I saw a very brief opinion-type post, “B2B Mktg needs to curate a vibrant community”, by Paul Dunay over on his Buzz Marketing for Technology blog, which set me thinking. His point is that we as B2B marketers spend too much time and effort on finding and getting new customers, and not nearly enough on leveraging our existing customers.
In the post’s first comment, Rob Leavitt cites a recent report from CSO Insights which says that new customer acquisition is a top priority for 91% of marketers, while cross-selling and up-selling is a distant third priority. Actually, for SMB B2Bs, I’m surprised that it’s only 91%, since they typically don’t yet have the breadth and depth of products and/or services needed for cross/up-selling to be a significant revenue source.
Your customers can help improve your offering
But even without that, Paul points out a number of other benefits B2Bs can realize by fostering closer relationships with their best customers and creating some measure of differentiated treatment for them…
- instant and indisputably valid feedback …vs. paying for focus groups to provide less-valid insights
- product-improvement or new-product ideas that can be prioritized and piped directly to your R&D groups
- co-authored thought leadership materials
Of course, there’s nothing completely new here… enlightened B2B companies from IT systems vendors to airframe manufacturers have been doing this for years, through user group conferences, mail/phone surveys, etc. The difference now is that much of this can be done so much more easily online, by leveraging the public social networks and even creating private user communities.
They can even help you get new customers
Which got me thinking… what if you could deputize all those loyal customers as marketers on behalf of your brand? …so that you would realize not only the benefits listed above, but also a very direct and visible impact on revenue?
The answer is that, in effect, you can …and this is hinted at in that same post comment from Rob Leavitt:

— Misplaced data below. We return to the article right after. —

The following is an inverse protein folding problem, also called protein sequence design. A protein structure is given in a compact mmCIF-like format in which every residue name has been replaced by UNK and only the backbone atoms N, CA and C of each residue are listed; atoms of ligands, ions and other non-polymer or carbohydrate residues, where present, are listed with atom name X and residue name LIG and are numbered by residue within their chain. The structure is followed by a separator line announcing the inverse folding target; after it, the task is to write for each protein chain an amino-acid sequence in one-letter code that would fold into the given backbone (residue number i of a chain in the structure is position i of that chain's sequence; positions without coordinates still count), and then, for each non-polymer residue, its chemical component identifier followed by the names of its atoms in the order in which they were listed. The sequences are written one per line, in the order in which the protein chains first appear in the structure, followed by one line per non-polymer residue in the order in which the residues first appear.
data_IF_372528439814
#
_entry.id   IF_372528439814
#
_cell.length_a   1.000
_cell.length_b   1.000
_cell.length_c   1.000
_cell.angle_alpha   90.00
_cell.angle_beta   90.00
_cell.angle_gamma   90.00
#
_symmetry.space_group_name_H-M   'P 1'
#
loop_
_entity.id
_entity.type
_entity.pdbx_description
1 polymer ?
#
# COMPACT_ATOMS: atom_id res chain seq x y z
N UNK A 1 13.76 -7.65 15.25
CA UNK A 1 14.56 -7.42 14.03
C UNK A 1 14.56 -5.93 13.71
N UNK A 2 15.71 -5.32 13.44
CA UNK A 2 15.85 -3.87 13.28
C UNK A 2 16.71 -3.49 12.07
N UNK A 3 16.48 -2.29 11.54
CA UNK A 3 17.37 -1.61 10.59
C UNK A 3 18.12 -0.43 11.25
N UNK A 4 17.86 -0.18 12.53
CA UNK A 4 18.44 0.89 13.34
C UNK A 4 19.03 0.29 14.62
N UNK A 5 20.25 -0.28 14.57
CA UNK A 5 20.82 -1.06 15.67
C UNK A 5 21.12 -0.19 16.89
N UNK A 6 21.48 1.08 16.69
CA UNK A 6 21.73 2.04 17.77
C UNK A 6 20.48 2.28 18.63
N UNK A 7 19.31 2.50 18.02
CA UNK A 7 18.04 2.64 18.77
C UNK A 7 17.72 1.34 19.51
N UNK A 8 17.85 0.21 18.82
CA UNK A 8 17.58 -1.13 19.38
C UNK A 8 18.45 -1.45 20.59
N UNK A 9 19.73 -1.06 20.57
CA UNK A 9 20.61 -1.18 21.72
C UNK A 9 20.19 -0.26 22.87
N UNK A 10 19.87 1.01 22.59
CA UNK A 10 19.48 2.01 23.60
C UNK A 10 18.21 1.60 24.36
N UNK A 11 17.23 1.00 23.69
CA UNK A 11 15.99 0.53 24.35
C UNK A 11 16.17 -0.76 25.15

“Ironically, building stronger relationships with existing customers is probably the best route to getting new ones, too.”
In fact, this has been happening forever, via word-of-mouth. Now it can happen easier and faster, via social networks …whether the vendor is involved or not.
Your challenge/opportunity is to maximize the potential of this very natural process for the benefit of your company/brand. Doing that requires at least the following elements (and you may think of more)…
- Products/services that truly delight customers (think Apple …before the recent iPhone flap). No amount of marketing can make up for shoddy products or customer service.
- Some sort of reasonably structured program that makes your top-tier customers feel special and involved, which (along with those great products) will help nudge even the natural wallflowers toward evangelism.
- Online facilitation of the conversation among members of this group, between them and the company, and between them and prospective customers. This can range from your energetic and continuous involvement in the social-network forums that your customers frequent, to the creation/moderation of a private online community.
Interestingly, by focusing on your existing customers, you’ll also be maintaining your focus on capturing new ones …but just in a different way.